September 21, 2016


On why medical scribes are money well spent, especially in the age of electronic medical records, which unlike my iPhone, makes things take infinitely longer. 

September 8, 2016

quackery, nonsense and utter bullshit

The following is not FACTUALLY accurate. Details have been changed, things deleted, stuff made up, all to protect identity. But it is 100% absolutely true.

He hands me a stack of papers and says, "I was told to give these records to you."

Hey, a patient that brings their previous medical records! Awesome! I am about to thank them but my eyes quickly glance over the first page. It is a genetic test. Talking about theoretical drug-drug interactions. Ordered by his chiropractor. A confused look frumples my brow quickly replacing the smile.

"Could you please give me a bit information on these tests and why they were ordered?"

"My chiropractor ordered them for me. And he told me to ask you about the results."

"So he ordered them and charged you, but did NOT go over any of the results with you? Is that correct? I want to make sure I understand this properly."

"Yup. He said that you would know what to do with them."

I certainly did. I wanted to put them through the shredder but now they are a legal document and I am bound ethically to them. I glance over them for 5 seconds which is 5 seconds longer than the "data" deserves. I spent nearly 15 years in research and know firsthand the utility of this stuff.

I reassure the patient, "none of this is surprising or concerning. And it is not going to change how I manage your heart disease and diabetes."

And instead of shredding them, I dutifully scan them into our system to be added to growing pile of medical records that no one will ever be able to make sense of.

August 23, 2016

that which lacks words

If we make it through the night
If we make it out alive
Lord have mercy and pray for the dead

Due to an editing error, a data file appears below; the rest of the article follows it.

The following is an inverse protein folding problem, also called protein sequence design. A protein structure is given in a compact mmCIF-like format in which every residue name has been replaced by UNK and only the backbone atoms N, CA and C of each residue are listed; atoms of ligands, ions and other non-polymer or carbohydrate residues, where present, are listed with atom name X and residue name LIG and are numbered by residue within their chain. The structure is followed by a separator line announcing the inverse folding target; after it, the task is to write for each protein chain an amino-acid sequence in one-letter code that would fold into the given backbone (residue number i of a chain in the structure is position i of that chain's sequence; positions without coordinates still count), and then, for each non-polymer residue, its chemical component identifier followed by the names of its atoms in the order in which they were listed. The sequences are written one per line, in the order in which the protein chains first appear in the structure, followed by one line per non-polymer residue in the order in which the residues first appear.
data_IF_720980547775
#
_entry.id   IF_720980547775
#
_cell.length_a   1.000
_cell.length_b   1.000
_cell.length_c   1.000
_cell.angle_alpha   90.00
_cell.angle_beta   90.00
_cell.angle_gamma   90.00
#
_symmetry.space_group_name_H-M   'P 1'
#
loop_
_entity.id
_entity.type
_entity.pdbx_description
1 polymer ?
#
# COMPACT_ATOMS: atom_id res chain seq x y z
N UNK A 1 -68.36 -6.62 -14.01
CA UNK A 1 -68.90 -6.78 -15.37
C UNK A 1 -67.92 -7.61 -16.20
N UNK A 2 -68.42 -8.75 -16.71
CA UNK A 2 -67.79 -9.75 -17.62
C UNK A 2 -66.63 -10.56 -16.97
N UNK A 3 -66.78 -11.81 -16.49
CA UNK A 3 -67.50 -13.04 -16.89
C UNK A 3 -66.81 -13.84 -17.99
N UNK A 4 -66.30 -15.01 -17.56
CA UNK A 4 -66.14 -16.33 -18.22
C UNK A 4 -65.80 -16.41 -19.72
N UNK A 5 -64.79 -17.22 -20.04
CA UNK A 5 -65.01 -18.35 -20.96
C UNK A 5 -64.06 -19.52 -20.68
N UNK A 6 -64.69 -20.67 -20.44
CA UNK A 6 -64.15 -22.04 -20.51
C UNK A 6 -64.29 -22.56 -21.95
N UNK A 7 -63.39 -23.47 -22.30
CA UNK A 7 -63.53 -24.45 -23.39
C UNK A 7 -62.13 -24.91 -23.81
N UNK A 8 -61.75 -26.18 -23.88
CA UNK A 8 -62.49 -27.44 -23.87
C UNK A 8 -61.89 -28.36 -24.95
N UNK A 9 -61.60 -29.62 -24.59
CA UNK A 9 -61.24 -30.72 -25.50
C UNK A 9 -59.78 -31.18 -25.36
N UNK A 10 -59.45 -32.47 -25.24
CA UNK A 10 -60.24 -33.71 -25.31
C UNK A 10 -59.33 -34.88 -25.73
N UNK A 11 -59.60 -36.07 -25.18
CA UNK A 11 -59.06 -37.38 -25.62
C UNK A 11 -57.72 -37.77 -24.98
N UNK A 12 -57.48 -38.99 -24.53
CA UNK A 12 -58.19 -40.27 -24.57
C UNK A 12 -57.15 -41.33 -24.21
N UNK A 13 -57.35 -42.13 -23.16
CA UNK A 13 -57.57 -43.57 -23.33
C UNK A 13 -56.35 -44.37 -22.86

And you say that you can save me
Don't hope to ever find me
And I fear I'm too far gone
Pray for the dead

There is a hell
Believe me, I've seen it. 

I've never written of him. At least publicly. The words remain beyond my grasp. Or, is it that words represent a poor description. A mere charicature. But he left me songs to which to listen. After all, music begins where words fail. A thinly veiled attempt to bridge that chasm of pain. To communicate that which lacks words. 

August 19, 2016


"Hey, doctor. Have you eaten lunch yet?" a nurse whispered to me.

I stop typing orders and look at the time on the computer clock. It's 11:37. "Hell, I haven't even had breakfast yet."

"We have a bunch of leftovers in the break room. We had a breakfast pot luck. Want some?"

This is what happens when you treat nurses as human beings.

July 21, 2016


The twisted and rusted iron well represent the Muscle, Sinew and Will. A Will which struggles against the load which threatens to crush him.  Down on the right knee.  The left leg unbalanced and straining but with the foot dug in to regain a position of strength.  Metal rust bleeds down onto the concrete base.  And what gives blood it's red hue if not rusted iron?  How many times have I passed this sculpture?  First, as a candidate for medical school.  Now, as a physician......the metaphor of Atlas has deepened with experience in ways I suspect I will never truly comprehend. 

July 19, 2016

listening for nothing